Illinois at War, 1941-1945
A Selection of Documents from the Illinois State Archives

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August 7, 1943


The Illinois State Council of Defense went on the offensive when it changed its name to the Illinois War Council (IWC) on July 1, 1943. This new name reflected Allied advances abroad and a growing realization that the enemy was unlikely to attack the continental United States, especially the Midwest. No longer was the council urgently charged with defending the homeland. Rather its mission was to contribute actively by all means possible to winning the war. The IWC staged a blackout of downstate Illinois on July 30, 1943, the last of such general exercises. Much of the air raid preparedness enthusiasm that emergency volunteers and the public had shown in the early months of the war had been exhausted by the summer of 1943. And the Illinois War Council's Citizens Defense Corps arm formally was placed on inactive status in early 1944.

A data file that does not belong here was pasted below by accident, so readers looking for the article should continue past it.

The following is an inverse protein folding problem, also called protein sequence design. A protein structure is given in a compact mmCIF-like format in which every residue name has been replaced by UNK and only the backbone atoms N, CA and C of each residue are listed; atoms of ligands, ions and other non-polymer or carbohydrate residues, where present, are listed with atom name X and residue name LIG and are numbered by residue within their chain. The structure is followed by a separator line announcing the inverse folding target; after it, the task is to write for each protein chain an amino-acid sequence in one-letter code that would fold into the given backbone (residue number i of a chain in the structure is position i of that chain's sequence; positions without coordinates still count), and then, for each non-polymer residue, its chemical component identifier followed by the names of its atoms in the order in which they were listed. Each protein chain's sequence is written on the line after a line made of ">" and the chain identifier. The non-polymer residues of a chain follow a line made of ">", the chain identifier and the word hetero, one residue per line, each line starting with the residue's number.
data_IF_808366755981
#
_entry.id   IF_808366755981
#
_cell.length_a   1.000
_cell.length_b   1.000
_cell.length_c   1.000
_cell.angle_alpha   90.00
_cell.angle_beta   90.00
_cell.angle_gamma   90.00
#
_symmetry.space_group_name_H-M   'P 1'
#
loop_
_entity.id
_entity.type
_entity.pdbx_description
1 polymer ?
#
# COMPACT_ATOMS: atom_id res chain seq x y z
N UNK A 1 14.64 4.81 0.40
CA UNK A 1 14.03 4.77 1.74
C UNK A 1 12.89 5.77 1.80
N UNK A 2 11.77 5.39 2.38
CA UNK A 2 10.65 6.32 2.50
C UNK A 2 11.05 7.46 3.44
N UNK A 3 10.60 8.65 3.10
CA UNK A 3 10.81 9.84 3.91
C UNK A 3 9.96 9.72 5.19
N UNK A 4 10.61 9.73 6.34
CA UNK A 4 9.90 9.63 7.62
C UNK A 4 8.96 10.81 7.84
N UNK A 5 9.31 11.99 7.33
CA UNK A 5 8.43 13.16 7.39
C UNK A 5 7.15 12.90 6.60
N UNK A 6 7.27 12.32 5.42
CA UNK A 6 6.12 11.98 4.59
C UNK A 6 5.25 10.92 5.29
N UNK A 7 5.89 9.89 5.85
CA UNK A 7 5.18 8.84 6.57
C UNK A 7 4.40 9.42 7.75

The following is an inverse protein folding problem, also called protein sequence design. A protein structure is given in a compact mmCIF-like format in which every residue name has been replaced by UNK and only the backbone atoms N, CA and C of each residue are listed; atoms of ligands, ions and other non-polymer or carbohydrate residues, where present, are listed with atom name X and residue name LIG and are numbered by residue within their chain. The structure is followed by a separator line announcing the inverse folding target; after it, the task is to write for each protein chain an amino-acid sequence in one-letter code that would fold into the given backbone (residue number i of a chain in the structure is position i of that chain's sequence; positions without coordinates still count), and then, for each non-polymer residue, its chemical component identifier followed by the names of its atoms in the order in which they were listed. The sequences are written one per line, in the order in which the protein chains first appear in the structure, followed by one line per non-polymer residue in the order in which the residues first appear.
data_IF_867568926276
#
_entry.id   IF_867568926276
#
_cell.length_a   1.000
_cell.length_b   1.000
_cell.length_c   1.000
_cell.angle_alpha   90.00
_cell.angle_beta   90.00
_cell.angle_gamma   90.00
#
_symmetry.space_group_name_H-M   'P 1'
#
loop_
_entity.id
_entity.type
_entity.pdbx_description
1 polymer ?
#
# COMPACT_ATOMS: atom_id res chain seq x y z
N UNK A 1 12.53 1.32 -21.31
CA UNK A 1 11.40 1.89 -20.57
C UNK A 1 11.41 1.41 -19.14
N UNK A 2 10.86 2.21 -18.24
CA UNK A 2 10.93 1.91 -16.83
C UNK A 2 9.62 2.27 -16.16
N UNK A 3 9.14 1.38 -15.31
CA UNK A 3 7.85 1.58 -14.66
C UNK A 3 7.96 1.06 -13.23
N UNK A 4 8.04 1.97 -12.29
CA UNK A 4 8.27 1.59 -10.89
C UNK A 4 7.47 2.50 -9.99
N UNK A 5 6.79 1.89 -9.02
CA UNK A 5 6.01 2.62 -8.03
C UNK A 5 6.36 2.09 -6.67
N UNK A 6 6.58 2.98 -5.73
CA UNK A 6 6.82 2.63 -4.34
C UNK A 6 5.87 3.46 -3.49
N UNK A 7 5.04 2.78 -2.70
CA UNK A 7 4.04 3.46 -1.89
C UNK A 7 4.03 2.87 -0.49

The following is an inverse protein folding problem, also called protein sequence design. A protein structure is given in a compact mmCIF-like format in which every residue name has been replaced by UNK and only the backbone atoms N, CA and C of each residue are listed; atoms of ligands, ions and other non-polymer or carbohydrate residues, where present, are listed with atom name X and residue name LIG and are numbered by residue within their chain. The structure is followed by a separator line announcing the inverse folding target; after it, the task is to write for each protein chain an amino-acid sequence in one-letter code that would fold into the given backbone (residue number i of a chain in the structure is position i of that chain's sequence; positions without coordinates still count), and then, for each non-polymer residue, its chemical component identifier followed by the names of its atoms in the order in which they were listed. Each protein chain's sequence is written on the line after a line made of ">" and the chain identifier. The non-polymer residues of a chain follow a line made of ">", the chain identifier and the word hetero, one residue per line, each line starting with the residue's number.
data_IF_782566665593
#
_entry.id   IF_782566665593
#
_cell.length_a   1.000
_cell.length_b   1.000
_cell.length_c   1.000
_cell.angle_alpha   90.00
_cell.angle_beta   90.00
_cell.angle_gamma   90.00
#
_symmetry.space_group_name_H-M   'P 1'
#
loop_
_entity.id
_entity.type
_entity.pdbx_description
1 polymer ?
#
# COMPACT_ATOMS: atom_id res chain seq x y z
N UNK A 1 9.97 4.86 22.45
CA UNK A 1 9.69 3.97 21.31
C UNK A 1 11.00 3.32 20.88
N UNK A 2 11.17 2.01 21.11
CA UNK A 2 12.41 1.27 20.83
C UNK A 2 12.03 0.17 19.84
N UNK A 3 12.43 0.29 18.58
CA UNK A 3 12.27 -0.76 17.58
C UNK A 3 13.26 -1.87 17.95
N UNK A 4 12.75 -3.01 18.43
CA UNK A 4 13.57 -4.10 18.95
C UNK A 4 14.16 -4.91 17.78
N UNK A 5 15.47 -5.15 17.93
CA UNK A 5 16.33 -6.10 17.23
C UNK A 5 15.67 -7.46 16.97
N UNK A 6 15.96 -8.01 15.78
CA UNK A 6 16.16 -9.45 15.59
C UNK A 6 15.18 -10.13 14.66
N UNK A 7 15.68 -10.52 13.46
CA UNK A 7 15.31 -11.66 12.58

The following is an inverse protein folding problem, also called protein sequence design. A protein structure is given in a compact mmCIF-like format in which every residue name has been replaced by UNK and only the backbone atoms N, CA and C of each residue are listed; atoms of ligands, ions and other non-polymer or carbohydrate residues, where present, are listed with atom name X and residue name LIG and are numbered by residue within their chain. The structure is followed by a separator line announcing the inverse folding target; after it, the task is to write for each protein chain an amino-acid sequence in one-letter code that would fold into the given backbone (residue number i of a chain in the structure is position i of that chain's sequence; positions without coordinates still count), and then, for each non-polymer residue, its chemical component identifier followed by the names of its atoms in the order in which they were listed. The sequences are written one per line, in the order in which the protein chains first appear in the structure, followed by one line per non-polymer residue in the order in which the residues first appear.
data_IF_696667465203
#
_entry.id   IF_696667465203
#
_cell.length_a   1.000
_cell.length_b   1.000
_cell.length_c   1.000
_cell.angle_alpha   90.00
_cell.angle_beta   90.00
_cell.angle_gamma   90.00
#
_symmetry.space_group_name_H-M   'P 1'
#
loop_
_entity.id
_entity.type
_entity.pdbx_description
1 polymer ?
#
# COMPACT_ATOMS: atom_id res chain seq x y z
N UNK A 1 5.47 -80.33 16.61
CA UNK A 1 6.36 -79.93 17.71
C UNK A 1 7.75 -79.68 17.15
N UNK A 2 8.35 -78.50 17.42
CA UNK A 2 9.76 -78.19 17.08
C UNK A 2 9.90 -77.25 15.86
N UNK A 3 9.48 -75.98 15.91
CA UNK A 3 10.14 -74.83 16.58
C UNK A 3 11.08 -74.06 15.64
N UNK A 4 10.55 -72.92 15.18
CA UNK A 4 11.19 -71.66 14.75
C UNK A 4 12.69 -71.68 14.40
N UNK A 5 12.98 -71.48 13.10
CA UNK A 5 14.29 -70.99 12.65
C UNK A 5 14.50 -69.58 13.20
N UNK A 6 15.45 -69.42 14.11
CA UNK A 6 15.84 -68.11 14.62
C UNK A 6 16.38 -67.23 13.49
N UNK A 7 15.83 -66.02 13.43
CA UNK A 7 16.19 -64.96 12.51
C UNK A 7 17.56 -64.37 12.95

Homer Bradney replied to this communication on August 10. He agreed that such incidents were best handled diplomatically and that fellow neighbors often instilled patriotic cooperation better than did directives from council offices. But he also agreed that flagrant disregard of blackout instructions could not be overlooked. So he enclosed a copy of a model ordinance issued by the U.S. Office of Civilian Defense which was designed to be adopted by local communities as they saw fit. Blackout violations were punishable by fines.

Clark County is located in rural east central Illinois adjacent to the Wabash River. Marshall, the county seat, is situated in the northeast corner. Casey is twenty-seven miles southwest near the border of Cumberland County.

Points to Consider

Locate Clark County, Marshall, and Casey on a map.

What is a blackout?

What should have been the proper punishment for failure to comply with blackout regulations?

Why might a citizen have ignored blackout instructions in Casey in mid-1943?

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